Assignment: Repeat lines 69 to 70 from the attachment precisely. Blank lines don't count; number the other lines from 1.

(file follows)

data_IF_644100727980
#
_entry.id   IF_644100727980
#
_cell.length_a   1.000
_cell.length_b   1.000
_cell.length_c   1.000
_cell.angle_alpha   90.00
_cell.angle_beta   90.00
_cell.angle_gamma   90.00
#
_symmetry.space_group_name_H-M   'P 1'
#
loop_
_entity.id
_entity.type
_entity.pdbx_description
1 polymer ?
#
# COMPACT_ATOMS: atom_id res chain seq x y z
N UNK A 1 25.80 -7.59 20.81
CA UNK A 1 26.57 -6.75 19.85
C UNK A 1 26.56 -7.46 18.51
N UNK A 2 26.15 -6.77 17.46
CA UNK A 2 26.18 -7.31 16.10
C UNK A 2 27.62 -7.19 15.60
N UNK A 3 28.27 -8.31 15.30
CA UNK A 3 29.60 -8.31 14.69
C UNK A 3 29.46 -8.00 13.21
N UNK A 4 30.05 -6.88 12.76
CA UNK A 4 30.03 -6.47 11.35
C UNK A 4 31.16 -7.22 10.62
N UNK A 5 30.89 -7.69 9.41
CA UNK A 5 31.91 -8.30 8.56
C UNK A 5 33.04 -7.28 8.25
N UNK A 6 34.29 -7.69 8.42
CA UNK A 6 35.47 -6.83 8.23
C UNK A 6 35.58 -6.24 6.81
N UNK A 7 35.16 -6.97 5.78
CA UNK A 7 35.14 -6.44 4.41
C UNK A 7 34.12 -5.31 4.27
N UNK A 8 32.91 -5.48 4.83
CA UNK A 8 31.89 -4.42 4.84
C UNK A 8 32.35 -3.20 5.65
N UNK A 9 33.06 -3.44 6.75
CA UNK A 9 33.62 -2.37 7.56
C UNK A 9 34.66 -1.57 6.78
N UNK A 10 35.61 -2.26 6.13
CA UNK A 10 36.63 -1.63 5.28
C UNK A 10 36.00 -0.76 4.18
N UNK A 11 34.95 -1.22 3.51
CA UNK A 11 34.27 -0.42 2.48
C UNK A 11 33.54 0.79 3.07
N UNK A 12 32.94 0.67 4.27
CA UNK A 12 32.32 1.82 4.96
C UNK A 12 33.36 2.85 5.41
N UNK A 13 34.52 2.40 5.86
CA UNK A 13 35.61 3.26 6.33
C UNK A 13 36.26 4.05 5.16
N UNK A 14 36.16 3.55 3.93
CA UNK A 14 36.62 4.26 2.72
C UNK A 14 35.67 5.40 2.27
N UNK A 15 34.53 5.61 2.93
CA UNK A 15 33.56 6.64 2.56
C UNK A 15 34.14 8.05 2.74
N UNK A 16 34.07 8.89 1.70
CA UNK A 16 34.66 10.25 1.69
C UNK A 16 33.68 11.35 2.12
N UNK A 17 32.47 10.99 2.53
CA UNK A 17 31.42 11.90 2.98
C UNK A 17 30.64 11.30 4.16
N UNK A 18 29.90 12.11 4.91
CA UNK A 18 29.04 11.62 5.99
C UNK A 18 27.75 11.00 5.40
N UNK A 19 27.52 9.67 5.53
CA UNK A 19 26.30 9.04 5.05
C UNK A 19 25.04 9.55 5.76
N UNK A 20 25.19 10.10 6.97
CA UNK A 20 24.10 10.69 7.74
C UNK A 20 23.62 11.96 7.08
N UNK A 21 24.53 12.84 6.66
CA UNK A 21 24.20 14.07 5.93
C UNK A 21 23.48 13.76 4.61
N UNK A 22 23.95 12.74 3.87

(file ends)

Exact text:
N UNK A 17 32.47 10.99 2.53
CA UNK A 17 31.42 11.90 2.98